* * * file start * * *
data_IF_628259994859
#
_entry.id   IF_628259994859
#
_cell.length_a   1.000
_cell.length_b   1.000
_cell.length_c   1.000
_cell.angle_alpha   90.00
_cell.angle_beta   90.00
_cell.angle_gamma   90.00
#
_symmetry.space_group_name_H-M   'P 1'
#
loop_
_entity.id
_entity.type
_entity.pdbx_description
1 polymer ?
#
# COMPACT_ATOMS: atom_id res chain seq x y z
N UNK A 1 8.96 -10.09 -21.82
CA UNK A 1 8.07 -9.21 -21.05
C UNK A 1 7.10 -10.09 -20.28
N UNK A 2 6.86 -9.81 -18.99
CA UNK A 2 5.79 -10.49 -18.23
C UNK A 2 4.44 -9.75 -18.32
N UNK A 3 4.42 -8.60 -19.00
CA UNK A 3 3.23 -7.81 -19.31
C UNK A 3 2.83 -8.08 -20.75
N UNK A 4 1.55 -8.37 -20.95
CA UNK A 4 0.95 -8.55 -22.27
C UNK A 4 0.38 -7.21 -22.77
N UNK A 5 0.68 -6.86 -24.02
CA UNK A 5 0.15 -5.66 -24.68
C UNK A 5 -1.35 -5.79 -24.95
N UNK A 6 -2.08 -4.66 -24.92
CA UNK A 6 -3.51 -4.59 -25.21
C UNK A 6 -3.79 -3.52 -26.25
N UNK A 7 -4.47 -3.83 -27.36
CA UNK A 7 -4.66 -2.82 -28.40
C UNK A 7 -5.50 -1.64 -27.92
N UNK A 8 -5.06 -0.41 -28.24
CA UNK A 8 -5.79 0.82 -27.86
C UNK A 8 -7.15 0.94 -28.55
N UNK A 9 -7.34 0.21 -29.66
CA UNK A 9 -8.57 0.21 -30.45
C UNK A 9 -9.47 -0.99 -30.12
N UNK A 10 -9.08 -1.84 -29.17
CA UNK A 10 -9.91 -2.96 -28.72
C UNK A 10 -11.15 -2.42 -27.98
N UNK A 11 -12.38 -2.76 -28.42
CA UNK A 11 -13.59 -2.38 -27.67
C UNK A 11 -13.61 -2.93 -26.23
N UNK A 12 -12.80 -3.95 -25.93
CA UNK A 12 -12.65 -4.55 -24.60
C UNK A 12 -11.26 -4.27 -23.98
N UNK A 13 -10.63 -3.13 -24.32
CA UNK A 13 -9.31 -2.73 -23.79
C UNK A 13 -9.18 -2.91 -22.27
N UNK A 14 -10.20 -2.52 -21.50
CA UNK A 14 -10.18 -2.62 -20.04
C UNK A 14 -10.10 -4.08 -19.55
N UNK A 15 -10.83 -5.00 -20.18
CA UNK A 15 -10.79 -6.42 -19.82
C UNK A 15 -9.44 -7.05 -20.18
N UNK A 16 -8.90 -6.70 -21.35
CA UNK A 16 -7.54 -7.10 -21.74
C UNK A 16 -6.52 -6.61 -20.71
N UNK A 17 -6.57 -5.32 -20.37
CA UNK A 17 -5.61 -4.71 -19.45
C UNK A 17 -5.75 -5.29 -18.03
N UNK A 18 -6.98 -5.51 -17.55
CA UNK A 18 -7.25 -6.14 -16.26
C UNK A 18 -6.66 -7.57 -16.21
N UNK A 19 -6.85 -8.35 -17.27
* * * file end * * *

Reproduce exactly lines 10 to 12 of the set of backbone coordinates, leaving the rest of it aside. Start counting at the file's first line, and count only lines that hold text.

_cell.angle_gamma   90.00
#
_symmetry.space_group_name_H-M   'P 1'